Punishment Must Fit The Crime, Says German Christian In Important New Book
NEW and really important book calling for a ** punitive"
peace for Germany has just appeared. It has little or no
resemblance to the largely superficial and wholly political works on the same subject which war inevitably evokes. It demands the most careful study and thought. For in Europe and the German Question* the author (who is a German and, one deduces, a Catholic) argues thrbughout on extremely serious lines. As it happens his general analysis of Western history, in particular in regard to the relations between politics and Christianity. largely coincides with the views the present writer has maintained in this paper and elsewhere. But the practical conclusions drawn by the author (F. W. Foerster) as regards what is to be done after the war are totally opposed to what
has been advocated in these columns. Herr Foerster's far greater knowledge of Germany must command respect and cause one to modify some of one's views, but, in the present instance at any rate, the author has not succeeded in altering the persuasion that a " punitive " peace will prove a disaster for the world.
(I) PRUSSIA AND GERMANY
170ERSTER'S central argument is the perfectly simple one that
Germany has sinned against the light and that therefore she cannot recover her soul except through a long period of suffering and atonement, the conditions of which must this time be imposed by victors who neglected their moral duty in this respect after the last war. Foerster does not, of course, echo the profoundly unhistorical arguments of certain anti-German tracts. On the contrary he has the deepest admiration for the tradition, vocation and worth of his own people. It is rather a case of corruptio optimi pessima. He eloquently describes the Teutonic Knights who founded Prussia and explains the religious nature of their mission as well as the religious
asceticism of their life. The Prussian ideal is not just one of aggressiveness and cruelty; it is one of authority, simplicity, discipline, order. The Prussian is a man dedicated to an ideal and disciplined to carry it out. .0n the other side is the dreaming, sentimental, philosophic German called by history and geography to be the flexible link between the Latin and the Slav, .the German who in the Holy Roman Empire expressed Christian values and Christian morality in a loosely articulated federation which could have solved the political problem of Europe by causing the submission of nationalistic and self-seeking ends to the universal and unchanging moral outlook of the Church. Foerster honestly admits that the fatal break away from this super-national ideal was made by the French kingdom rather than by Germany, but he explains that once the break had been effected the Germans were uprooted and shorn of a natural destiny. It was because of this that their ineffective sentimentality was drawn towards the rigorism and hardness of the Prussian with the narrow and practical vision. " As the soft and sensitive snail builds her house out of her own secretion, so the sentimental German has built his hard dwelling out of an isolated Prussia. In the legend. Siegfried clad himself with the dragon's skin. He is the German who has clad himself with the Prussian hide. But it is not difficult to see that the manliness is rather in the skin than in the inner man . . . That is why a real Prussian is more genuine and more tolerable than a Prussianizecl Saxon or a Pnissianized native of Baden."
ON THE EVE OF AN IRON AGE
TN other words, the loss of a universal rooted Christian outlook, A upon which the loosely knit lands that speak German depend for a mission suited to their constructive genius, had the double effect of turning the good German towards Prussian asceticism and of robbing Prussia itself of the only ideal commensurate with its almost monastic dedication. The perversion of such asceticism (always a danger when the tolerant and gentle guiding hand of the universal Church is removed and already clearly marked in the ruthlessness of the Teutonic Knights) led gradually to the cult of force. to the complete disregard of the claims and feelings of others, to rigorism and one-mindedness becoming ends in themselves rather than means. Hence when nationalism, commercialism, materialism swept over Europe the Germans encased in the hard Prussian shell dedicated themselves completely to the doctrine that might is right.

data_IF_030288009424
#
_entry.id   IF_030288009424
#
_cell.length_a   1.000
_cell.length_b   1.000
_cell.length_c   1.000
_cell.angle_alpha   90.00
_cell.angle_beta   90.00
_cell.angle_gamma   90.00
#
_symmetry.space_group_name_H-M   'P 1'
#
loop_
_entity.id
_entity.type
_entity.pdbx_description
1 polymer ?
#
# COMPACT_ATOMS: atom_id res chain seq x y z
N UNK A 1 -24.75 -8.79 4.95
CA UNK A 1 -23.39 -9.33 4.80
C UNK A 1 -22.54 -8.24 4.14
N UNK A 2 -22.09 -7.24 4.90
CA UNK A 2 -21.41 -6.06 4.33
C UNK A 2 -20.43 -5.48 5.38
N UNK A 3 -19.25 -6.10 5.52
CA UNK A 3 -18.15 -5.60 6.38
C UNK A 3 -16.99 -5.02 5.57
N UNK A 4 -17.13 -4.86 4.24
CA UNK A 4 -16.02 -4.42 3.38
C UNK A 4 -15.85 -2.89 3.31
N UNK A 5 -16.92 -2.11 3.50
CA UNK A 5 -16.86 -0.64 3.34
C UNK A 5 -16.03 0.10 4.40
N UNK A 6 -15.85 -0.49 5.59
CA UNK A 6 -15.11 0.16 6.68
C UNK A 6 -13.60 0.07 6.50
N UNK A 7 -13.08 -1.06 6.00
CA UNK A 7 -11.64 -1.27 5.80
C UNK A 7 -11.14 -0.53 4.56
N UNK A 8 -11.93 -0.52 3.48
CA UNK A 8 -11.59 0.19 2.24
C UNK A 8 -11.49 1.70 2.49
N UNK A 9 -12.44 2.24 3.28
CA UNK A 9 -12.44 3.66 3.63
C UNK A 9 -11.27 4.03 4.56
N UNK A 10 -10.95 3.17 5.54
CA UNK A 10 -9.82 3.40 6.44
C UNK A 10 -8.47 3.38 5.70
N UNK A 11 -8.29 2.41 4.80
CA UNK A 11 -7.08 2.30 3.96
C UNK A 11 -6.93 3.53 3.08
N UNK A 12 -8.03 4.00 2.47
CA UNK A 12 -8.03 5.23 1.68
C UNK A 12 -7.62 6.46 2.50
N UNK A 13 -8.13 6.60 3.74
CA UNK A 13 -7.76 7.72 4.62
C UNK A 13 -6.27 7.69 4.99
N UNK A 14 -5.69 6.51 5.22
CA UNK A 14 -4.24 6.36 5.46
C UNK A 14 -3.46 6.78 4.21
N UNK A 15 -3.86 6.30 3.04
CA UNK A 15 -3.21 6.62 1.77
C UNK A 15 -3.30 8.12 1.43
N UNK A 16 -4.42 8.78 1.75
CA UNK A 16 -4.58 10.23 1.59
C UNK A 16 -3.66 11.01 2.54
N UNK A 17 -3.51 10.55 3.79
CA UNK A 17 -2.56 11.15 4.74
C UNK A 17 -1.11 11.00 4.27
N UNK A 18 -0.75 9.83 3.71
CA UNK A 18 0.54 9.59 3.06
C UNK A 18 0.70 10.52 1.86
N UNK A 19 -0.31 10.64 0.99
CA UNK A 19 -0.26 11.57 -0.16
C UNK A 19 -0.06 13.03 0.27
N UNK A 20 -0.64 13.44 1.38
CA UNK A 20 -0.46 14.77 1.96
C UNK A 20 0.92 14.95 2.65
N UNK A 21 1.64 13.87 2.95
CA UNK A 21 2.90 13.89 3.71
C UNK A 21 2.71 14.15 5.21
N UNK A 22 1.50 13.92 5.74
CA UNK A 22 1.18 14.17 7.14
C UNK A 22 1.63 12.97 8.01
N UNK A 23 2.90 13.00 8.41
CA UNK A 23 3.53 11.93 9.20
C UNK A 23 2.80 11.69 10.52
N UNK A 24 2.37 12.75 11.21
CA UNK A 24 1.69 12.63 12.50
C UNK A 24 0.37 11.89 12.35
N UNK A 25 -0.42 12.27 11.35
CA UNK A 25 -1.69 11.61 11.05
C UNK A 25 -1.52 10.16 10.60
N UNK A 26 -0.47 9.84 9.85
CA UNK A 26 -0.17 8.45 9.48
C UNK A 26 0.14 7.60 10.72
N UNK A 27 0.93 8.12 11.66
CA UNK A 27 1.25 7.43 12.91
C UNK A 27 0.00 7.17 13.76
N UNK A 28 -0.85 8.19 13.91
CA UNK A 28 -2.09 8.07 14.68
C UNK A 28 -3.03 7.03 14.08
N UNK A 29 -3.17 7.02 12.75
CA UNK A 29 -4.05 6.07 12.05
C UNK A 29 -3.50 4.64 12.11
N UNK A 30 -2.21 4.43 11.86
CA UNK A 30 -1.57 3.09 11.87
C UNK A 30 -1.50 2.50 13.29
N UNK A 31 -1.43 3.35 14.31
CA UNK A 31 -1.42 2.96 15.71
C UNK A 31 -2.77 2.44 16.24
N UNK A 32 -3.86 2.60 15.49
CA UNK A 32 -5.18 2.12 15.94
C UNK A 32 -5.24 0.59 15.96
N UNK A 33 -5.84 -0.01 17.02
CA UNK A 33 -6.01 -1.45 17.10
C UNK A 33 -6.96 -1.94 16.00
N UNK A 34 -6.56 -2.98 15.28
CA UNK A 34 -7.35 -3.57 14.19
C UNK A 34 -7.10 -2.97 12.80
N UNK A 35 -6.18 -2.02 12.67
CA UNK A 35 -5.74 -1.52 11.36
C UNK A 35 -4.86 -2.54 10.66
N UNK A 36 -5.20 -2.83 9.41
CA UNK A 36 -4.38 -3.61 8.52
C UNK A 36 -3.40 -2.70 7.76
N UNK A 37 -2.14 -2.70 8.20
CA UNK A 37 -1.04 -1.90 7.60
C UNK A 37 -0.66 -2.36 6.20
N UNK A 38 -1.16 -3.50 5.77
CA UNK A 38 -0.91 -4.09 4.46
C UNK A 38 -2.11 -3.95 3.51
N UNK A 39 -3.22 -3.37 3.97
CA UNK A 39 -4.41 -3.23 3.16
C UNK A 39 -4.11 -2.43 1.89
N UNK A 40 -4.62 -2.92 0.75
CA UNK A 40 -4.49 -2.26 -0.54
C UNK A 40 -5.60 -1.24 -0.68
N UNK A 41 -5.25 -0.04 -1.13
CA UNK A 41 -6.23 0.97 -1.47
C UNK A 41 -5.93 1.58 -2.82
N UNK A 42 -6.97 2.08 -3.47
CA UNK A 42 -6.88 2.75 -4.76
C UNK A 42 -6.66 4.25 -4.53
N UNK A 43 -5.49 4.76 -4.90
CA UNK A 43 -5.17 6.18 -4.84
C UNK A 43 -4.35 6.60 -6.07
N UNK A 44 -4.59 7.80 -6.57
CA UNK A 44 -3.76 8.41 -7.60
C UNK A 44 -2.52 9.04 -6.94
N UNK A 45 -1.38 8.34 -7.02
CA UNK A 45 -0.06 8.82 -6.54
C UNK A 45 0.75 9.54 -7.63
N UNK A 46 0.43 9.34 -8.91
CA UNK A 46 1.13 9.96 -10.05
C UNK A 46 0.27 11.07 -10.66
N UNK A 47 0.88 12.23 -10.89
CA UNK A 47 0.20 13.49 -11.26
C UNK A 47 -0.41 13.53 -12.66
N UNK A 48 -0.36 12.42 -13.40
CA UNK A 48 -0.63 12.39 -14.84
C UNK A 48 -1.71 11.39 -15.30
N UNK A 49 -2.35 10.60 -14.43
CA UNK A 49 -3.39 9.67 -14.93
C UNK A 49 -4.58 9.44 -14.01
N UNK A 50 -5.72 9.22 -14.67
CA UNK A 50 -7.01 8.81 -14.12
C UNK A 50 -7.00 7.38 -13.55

How this has worked out in practice is argued at length in chapters wherein the war guilt of Germany in regard to the last war and the set determination of Germans of all schools to work for a new opportunity after their defeat are described.
Herr Foerster (whose courage in advocating this thesis in his country throughout his life must have been remarkable) does not lay down any very definite plans for the future, but his general insistence is that a perversion and guilt of this order cannot possibly be wiped away in a night or through any international peace emotionalism. It must, on the sheer basis of Christian realism in regard to sin and evil, take many years of penance and retreat. " We are on the threshold not of a golden era but of an iron age. Only when we have passed through it will new spiritual forces come to birth and displace the unsatisfying powers that bear sway in a period of militarism." In practice he advocates a Danubian federation (on this point there appears to be a real consensus of opinion today) and he wisely rejects the worship of undisciplined democracy that has caused such harm : " Nothing is more essential than to erect a powerful bulwark against the unleashed passions of the mob, the dictatorship of particular interests, the worship of efficiency and the unprincipled intrigue of parties. This bulwark must consist in strengthening the authority of the political leader and of his executive competence. If the selfstyled democracies leave to the totalitarian States this urgently needed reform they will bar the door against those who would otherwise be attracted by the genuine advantages they possess." And again : " Undoubtedly the future of the civilised world will lie with monarchy, in a new context and under new conditions." CAUSES SPIRITUAL: REMEDIES PHYSICAL THE essential difficulty of Herr Foerster's argument seems to us to lie in the contrary nature of the causes of the world's troubles and of the remedies which he advocates. He insists throughout on the spiritual nature of the causes and on the fact that we are all guilty, including the Church. " Place me somewhere east of Suez, where there ain't no ten commandments,' sang Tommy Atkins. The whole of modern politics," writes Foerster, " has been practised ' East of Suez, where there ain't no Ten Commandments.' " And again : " Christianity had almost completely abandoned the attempt to Christianise political conceptions and institutions and had retired into a religion of the sacristy which, however, in consequence of this restriction, must lose the power to spiritualise and to permeate even private life . . . Whenever Christ disappears, Caesar takes his place and will infallibly close the sacristy in grim disproof of the private Christian's belief that the political world may be safely left in his hands."